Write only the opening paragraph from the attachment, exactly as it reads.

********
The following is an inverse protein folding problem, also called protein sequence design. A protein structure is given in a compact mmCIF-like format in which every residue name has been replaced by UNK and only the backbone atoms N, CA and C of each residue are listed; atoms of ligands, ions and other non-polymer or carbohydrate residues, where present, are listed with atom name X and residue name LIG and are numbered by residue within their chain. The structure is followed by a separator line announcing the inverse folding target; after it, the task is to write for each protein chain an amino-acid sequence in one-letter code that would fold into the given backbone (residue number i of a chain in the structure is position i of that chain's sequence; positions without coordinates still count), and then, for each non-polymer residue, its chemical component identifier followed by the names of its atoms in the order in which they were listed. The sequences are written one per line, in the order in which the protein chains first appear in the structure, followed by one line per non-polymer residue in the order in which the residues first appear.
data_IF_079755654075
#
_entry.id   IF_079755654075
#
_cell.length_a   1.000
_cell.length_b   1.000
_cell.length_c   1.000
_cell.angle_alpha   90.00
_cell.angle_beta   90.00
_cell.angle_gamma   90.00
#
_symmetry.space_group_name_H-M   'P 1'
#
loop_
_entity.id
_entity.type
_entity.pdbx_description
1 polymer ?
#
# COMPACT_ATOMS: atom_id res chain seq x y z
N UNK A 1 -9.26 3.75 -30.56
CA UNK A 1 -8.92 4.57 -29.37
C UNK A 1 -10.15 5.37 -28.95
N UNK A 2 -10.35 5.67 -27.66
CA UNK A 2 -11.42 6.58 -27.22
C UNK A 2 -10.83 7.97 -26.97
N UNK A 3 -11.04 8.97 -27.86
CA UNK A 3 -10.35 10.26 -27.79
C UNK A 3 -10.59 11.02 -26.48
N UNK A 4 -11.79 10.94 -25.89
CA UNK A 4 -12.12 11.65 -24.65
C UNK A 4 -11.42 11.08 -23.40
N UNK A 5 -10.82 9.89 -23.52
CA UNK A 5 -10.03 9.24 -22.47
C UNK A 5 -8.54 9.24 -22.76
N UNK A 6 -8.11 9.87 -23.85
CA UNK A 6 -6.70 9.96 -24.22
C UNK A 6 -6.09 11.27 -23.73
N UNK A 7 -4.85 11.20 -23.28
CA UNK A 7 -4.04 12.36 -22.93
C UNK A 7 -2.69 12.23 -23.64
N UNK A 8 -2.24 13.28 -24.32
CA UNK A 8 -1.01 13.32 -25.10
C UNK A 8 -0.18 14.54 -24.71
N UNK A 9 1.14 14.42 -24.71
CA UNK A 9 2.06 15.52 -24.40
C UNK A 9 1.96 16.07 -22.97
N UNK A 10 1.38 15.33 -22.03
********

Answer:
The following is an inverse protein folding problem, also called protein sequence design. A protein structure is given in a compact mmCIF-like format in which every residue name has been replaced by UNK and only the backbone atoms N, CA and C of each residue are listed; atoms of ligands, ions and other non-polymer or carbohydrate residues, where present, are listed with atom name X and residue name LIG and are numbered by residue within their chain. The structure is followed by a separator line announcing the inverse folding target; after it, the task is to write for each protein chain an amino-acid sequence in one-letter code that would fold into the given backbone (residue number i of a chain in the structure is position i of that chain's sequence; positions without coordinates still count), and then, for each non-polymer residue, its chemical component identifier followed by the names of its atoms in the order in which they were listed. The sequences are written one per line, in the order in which the protein chains first appear in the structure, followed by one line per non-polymer residue in the order in which the residues first appear.